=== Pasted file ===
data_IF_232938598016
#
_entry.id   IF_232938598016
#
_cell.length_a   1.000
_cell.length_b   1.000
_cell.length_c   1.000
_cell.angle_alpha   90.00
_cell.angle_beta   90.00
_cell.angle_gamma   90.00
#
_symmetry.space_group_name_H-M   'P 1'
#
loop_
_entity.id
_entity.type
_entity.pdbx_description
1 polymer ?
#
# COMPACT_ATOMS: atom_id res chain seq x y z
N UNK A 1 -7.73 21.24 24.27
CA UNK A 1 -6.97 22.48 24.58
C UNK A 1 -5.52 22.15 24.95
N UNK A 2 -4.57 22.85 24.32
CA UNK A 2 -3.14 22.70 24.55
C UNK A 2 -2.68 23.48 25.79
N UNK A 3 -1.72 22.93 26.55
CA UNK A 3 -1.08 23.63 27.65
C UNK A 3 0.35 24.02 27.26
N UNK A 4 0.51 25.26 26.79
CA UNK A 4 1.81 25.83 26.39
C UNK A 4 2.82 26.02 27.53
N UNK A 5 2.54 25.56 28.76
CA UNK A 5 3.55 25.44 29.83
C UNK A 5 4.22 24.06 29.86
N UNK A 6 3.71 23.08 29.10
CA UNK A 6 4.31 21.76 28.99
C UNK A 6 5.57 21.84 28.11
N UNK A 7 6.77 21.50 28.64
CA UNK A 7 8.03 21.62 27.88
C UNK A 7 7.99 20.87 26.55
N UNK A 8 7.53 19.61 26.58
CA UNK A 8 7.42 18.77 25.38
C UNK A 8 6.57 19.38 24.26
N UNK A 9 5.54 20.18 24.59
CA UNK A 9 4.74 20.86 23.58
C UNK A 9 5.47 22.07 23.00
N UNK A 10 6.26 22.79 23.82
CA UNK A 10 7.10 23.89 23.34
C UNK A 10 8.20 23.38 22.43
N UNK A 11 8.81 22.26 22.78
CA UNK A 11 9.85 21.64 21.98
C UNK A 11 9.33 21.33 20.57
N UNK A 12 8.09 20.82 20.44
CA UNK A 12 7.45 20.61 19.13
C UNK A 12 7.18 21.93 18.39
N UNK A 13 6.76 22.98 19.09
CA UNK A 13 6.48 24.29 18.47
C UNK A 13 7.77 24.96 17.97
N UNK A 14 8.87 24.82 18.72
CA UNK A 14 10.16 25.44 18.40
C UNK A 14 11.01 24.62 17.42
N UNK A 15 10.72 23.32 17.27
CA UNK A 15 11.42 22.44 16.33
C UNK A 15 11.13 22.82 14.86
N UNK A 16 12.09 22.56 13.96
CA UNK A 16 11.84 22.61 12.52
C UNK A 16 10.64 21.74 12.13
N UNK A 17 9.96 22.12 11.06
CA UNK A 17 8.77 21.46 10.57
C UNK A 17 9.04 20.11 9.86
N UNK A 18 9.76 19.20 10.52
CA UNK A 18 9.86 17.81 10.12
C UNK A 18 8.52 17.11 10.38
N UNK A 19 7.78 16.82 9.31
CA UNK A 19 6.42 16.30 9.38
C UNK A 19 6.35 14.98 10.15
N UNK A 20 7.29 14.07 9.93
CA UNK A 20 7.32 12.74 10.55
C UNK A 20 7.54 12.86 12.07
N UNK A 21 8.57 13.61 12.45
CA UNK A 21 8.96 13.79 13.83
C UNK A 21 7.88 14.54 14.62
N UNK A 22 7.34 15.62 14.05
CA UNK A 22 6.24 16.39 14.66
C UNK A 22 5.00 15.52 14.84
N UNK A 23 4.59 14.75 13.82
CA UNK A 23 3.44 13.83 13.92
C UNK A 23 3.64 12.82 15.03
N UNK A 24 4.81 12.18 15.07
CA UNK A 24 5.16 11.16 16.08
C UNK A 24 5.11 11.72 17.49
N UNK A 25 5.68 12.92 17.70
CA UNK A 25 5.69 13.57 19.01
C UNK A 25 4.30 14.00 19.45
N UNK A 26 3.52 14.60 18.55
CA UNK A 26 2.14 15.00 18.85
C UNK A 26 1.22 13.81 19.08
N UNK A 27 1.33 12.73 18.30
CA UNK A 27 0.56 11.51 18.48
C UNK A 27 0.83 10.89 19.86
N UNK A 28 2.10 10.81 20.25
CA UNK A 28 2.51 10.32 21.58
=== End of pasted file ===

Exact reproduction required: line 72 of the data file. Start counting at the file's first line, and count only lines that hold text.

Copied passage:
N UNK A 18 9.76 19.20 10.52